Economy adds 431,000 jobs in March as COVID fades but inflation soars; unemployment rate falls to 3.6%

U.S. employers added a booming 431,000 jobs in March as tumbling COVID-19 cases more than offset concerns about soaring inflation and the war in Ukraine.

The unemployment rate fell from 3.8% to 3.6%, the Labor Department said Friday. That puts it just above the 50-year low of 3.5% just before the pandemic upended the economy in March 2020.

Economists surveyed by Bloomberg had estimated that 440,000 jobs were added last month.

The economy has now added more than 400,000 jobs a month for 11 months, the longest such streak on record, Morgan Stanley noted in a report.

President Joe Biden touted the drop in unemployment – down from 6.4% when he entered office – as the “fastest decline in unemployment to start a president’s term ever recorded.”

Of course, COVID-19 created a massive gap in the labor market, creating significant room for recovery.

The nation has recouped 20.4 million, or 93%, of the 22 million jobs lost early in the health crisis, leaving it 1.6 million jobs short of its pre-pandemic level, a gap that could be closed by summer.

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Another positive: Payroll additions for January and February were revised up by 92,000. The upgrades pushed January's advance to 504,000 despite widespread omicron-related worker absences.

"The labor market still has strong positive momentum and is making rapid progress towards pre-pandemic health," economist Rubeela Farooqi of High Frequency Economics wrote in a note to clients.

Favorable labor market, strong wages

The drop in unemployment came even as the number of people working or looking for jobs grew by 418,000, pushing the labor force participation rate from 62.3% to 62.4%, the highest since March 2020. More people who had been fearful of COVID-19 or staying home caring for children, among others, are returning to a favorable labor market with rising wages.

The number of people who couldn't look for work because of the pandemic fell to 874,000 from 1.2 million in February, Labor said,

Last month, leisure and hospitality, which includes restaurants and bars, the sector hit hardest by the pandemic, led the job gains with 112,000; professional and business services added 102,000; retail, 49,000; manufacturing, 38,000; and construction, 19,000.

Farooqi, among other economists, said the strong report bolsters the Federal Reserve's case for a half percentage point interest rate increase in May in an effort to curtail inflation. That would be the largest increase in more than two decades.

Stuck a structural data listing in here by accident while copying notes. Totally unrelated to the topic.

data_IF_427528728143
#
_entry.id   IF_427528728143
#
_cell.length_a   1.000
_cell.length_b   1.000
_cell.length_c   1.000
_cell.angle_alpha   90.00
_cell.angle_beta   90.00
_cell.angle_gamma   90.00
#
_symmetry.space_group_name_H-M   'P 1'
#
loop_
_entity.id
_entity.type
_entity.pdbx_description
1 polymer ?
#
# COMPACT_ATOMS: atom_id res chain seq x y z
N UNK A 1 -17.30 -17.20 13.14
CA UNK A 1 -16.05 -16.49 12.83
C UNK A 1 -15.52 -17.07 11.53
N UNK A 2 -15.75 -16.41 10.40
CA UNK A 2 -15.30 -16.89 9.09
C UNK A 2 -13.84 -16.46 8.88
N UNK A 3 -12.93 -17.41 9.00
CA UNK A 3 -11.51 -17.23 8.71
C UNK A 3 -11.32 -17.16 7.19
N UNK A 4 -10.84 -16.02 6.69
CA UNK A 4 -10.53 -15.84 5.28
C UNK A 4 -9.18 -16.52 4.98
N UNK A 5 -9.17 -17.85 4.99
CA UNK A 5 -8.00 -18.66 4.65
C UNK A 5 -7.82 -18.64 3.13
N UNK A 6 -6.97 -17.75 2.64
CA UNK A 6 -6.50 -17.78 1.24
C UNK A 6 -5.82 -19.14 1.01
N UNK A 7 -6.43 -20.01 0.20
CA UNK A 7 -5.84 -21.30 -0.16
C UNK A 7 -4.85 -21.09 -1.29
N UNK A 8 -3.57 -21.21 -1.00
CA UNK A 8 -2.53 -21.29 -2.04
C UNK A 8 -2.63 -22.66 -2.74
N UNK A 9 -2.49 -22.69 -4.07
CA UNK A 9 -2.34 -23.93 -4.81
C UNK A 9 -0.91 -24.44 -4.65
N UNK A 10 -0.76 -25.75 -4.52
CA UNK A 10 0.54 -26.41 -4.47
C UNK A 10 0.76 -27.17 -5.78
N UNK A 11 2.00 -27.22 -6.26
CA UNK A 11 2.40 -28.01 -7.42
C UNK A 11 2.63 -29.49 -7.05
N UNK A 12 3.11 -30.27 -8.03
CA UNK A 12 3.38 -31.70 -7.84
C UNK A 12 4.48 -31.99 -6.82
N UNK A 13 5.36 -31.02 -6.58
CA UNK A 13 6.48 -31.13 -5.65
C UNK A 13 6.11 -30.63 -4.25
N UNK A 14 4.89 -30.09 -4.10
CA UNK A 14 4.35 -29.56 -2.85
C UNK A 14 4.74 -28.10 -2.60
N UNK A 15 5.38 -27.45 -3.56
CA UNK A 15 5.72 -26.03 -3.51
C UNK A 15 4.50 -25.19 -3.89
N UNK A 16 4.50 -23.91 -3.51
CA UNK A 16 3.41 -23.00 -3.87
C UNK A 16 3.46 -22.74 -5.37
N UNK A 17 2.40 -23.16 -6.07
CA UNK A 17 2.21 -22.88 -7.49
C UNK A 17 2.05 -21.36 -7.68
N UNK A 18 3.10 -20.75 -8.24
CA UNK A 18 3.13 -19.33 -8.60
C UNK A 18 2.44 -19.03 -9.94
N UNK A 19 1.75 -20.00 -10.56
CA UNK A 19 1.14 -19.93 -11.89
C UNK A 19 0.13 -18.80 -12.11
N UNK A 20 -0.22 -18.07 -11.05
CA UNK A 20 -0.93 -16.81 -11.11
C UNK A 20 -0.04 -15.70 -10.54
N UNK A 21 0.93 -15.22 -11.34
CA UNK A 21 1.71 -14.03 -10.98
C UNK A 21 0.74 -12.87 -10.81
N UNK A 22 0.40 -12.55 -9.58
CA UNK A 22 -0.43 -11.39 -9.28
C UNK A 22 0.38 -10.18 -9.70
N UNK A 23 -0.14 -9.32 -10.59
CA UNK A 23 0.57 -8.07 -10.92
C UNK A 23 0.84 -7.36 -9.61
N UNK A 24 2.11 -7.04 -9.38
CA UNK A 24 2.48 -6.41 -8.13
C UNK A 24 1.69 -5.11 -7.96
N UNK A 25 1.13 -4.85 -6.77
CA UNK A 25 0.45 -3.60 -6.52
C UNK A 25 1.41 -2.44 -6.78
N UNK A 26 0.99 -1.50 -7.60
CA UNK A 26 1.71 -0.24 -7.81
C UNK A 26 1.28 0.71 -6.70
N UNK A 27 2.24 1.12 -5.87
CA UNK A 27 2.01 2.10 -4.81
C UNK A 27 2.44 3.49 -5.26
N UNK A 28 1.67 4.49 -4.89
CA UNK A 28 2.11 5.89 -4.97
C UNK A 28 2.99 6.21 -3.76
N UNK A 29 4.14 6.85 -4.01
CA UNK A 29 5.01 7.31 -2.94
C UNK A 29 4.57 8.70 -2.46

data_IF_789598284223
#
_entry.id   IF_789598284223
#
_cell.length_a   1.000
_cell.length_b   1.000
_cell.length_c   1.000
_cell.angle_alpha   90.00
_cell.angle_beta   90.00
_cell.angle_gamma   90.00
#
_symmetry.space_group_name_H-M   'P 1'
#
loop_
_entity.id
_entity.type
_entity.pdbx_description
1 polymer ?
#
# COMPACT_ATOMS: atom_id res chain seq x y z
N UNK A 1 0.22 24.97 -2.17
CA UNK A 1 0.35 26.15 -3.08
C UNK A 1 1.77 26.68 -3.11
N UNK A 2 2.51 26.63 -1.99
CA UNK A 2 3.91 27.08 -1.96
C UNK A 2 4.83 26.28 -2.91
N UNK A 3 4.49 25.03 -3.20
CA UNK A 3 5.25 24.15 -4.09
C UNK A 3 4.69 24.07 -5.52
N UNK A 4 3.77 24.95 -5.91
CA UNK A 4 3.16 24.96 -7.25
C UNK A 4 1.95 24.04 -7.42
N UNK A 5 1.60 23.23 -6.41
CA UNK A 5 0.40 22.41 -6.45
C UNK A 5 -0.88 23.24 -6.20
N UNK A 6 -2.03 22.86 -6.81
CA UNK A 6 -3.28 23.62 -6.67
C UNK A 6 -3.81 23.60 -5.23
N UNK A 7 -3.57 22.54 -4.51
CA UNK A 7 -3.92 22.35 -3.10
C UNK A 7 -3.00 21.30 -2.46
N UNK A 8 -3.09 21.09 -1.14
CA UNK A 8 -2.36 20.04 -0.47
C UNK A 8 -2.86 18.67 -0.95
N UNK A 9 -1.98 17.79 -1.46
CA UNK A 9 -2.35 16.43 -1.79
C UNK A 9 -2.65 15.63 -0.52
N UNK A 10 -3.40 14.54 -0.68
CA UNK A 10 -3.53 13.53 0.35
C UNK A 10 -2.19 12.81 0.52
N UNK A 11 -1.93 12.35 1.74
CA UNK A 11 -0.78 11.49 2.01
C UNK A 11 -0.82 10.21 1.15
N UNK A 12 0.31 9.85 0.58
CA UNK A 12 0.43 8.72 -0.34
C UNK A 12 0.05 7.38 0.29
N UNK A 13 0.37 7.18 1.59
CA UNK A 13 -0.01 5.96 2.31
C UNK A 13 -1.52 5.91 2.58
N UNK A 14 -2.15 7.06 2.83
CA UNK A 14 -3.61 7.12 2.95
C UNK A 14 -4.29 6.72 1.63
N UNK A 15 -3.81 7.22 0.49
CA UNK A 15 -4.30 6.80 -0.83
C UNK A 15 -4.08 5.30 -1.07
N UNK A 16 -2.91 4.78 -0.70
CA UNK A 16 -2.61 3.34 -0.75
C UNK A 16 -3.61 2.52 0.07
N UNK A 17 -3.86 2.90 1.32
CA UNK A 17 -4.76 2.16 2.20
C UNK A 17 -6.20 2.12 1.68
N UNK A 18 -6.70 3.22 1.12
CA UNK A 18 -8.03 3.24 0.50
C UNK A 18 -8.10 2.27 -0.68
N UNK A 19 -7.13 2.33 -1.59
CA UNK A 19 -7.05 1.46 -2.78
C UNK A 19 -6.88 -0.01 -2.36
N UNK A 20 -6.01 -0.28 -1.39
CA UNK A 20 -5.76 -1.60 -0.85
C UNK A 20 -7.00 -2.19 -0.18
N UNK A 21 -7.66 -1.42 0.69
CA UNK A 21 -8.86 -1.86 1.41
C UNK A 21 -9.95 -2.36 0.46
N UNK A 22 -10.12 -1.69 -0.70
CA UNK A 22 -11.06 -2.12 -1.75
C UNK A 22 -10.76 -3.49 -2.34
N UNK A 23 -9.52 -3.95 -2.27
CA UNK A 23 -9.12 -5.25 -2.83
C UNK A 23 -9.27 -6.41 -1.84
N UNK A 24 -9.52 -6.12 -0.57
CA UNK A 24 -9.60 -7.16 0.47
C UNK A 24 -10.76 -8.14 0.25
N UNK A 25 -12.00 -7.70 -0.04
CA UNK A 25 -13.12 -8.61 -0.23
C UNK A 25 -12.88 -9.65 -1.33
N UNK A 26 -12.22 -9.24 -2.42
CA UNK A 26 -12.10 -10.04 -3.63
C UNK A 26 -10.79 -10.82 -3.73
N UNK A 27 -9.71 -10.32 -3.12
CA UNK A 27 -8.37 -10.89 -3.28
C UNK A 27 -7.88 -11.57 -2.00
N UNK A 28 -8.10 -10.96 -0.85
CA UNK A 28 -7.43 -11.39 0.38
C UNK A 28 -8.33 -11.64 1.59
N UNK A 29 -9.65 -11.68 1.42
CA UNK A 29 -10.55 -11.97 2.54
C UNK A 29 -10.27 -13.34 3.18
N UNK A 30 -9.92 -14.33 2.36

Several forces appeared to set the stage for more robust payroll gains in March. Persistent worker shortages likely spurred companies to pull forward their normal spring hiring sprees to get a jump on the competition, says Goldman Sachs economist Spencer Hill.

And new COVID-19 cases have plunged to less than 30,000 a day from more than 1 million a day as omicron raged in January. That’s encouraging more Americans to dine out and travel. It's also prodding people on the sidelines, to return to a worker-friendly labor market with near-record job openings and sharply rising wages.

The U.S. unemployment rate has fallen to 3.6%, the Labor Department said Friday, just above the 50-year low of 3.5% just before the pandemic upended the economy in March 2020.

Inflation drags down confidence

At the same time, inflation that hit 40-year highs each of the past several months – particularly soaring gasoline prices – have dampened business confidence. In February, a measure of small business optimism fell to the lowest level in more than a year, according to the National Federation of Independent Business.

Some manufacturing workers are switching jobs as they seek shorter commutes to cope with high pump prices, says Peter Quigley, CEO of Kelly Services, a staffing firm.

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“We expect job creation will settle into a slower pace later this year as the economy feels the pinch from soaring inflation and tighter financial conditions,” economist Lydia Boussour wrote in a note to clients.

The Ukraine war and the market volatility it has triggered also “might have temporarily hit hiring plans,” says economist Andrew Hunter of Capital Economics.

But Tom Gimbel, CEO of LaSalle Network, a staffing firm, says "more CEOs and CFOs are concerned about inflation" than the war.

Omicron's BA.2 subvariant also could slow the pace of hiring in coming months, says economist Thomas Feltmate of TD Economics.

Some labor market gauges had raised concerns that job growth might already be downshifting. The number of small businesses open, as well as the numbers of employees working and hours they worked, all dipped in March, though they were still up sharply from January, according to Homebase, which provides payroll software to small firms.

Contributing: Joey Garrison